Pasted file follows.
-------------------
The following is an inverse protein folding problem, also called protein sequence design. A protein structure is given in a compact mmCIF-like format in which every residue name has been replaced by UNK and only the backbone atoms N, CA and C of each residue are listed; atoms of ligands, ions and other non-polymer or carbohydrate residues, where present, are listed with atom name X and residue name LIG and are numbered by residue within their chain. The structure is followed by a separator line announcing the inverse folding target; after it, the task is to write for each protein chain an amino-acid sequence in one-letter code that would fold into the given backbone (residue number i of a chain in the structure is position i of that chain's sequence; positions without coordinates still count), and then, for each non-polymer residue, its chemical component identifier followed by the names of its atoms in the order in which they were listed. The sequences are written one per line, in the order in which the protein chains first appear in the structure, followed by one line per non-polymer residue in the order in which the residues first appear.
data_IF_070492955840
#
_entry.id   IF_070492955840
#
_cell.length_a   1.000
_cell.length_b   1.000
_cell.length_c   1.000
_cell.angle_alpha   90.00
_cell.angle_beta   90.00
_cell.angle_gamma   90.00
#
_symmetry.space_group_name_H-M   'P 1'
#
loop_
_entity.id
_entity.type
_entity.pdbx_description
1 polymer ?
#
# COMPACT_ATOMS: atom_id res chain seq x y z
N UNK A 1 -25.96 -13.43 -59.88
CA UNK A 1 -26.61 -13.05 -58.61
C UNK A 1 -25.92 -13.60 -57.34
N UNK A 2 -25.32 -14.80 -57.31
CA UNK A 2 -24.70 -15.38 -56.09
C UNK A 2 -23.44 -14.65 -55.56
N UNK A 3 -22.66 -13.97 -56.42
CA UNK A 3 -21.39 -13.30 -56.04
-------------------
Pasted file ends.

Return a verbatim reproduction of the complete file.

The following is an inverse protein folding problem, also called protein sequence design. A protein structure is given in a compact mmCIF-like format in which every residue name has been replaced by UNK and only the backbone atoms N, CA and C of each residue are listed; atoms of ligands, ions and other non-polymer or carbohydrate residues, where present, are listed with atom name X and residue name LIG and are numbered by residue within their chain. The structure is followed by a separator line announcing the inverse folding target; after it, the task is to write for each protein chain an amino-acid sequence in one-letter code that would fold into the given backbone (residue number i of a chain in the structure is position i of that chain's sequence; positions without coordinates still count), and then, for each non-polymer residue, its chemical component identifier followed by the names of its atoms in the order in which they were listed. The sequences are written one per line, in the order in which the protein chains first appear in the structure, followed by one line per non-polymer residue in the order in which the residues first appear.
data_IF_070492955840
#
_entry.id   IF_070492955840
#
_cell.length_a   1.000
_cell.length_b   1.000
_cell.length_c   1.000
_cell.angle_alpha   90.00
_cell.angle_beta   90.00
_cell.angle_gamma   90.00
#
_symmetry.space_group_name_H-M   'P 1'
#
loop_
_entity.id
_entity.type
_entity.pdbx_description
1 polymer ?
#
# COMPACT_ATOMS: atom_id res chain seq x y z
N UNK A 1 -25.96 -13.43 -59.88
CA UNK A 1 -26.61 -13.05 -58.61
C UNK A 1 -25.92 -13.60 -57.34
N UNK A 2 -25.32 -14.80 -57.31
CA UNK A 2 -24.70 -15.38 -56.09
C UNK A 2 -23.44 -14.65 -55.56
N UNK A 3 -22.66 -13.97 -56.42
CA UNK A 3 -21.39 -13.30 -56.04